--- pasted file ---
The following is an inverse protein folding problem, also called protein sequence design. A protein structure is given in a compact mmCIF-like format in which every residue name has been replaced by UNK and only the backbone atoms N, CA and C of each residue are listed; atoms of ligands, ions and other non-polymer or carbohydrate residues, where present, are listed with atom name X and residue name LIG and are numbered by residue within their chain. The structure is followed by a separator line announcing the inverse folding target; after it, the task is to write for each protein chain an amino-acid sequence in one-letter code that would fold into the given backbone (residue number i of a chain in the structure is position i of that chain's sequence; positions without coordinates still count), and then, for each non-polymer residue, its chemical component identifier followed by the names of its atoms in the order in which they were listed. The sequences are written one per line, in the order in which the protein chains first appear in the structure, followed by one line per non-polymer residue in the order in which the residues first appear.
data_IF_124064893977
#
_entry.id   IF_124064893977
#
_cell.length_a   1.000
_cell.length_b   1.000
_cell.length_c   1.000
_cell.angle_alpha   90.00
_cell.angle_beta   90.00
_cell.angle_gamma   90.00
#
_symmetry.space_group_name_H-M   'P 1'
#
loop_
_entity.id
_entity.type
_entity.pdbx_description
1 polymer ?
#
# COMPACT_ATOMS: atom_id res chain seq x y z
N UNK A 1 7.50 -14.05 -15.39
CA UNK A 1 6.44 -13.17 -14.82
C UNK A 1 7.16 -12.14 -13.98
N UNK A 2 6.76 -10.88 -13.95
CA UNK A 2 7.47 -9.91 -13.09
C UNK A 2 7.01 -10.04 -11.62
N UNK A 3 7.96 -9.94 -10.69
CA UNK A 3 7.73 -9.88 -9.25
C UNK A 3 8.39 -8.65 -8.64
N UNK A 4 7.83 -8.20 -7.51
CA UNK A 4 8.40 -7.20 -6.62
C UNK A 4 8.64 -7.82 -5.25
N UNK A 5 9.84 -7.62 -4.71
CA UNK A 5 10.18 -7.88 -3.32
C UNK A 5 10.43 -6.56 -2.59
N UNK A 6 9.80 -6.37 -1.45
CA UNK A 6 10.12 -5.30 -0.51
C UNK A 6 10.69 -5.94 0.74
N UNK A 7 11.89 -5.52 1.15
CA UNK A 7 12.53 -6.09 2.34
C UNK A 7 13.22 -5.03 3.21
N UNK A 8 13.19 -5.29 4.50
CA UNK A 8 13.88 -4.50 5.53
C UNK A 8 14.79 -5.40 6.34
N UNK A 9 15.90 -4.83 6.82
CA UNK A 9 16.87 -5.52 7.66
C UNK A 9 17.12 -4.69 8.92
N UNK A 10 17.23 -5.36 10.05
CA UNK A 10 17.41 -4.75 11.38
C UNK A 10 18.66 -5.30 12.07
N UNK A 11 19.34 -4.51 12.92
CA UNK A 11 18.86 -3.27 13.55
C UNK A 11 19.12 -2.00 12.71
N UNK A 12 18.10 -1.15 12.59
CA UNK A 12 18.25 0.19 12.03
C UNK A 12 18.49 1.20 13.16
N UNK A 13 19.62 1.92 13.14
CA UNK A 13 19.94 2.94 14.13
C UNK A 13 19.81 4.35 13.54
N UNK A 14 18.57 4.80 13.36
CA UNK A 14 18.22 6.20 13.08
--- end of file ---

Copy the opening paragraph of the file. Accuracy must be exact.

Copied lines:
The following is an inverse protein folding problem, also called protein sequence design. A protein structure is given in a compact mmCIF-like format in which every residue name has been replaced by UNK and only the backbone atoms N, CA and C of each residue are listed; atoms of ligands, ions and other non-polymer or carbohydrate residues, where present, are listed with atom name X and residue name LIG and are numbered by residue within their chain. The structure is followed by a separator line announcing the inverse folding target; after it, the task is to write for each protein chain an amino-acid sequence in one-letter code that would fold into the given backbone (residue number i of a chain in the structure is position i of that chain's sequence; positions without coordinates still count), and then, for each non-polymer residue, its chemical component identifier followed by the names of its atoms in the order in which they were listed. The sequences are written one per line, in the order in which the protein chains first appear in the structure, followed by one line per non-polymer residue in the order in which the residues first appear.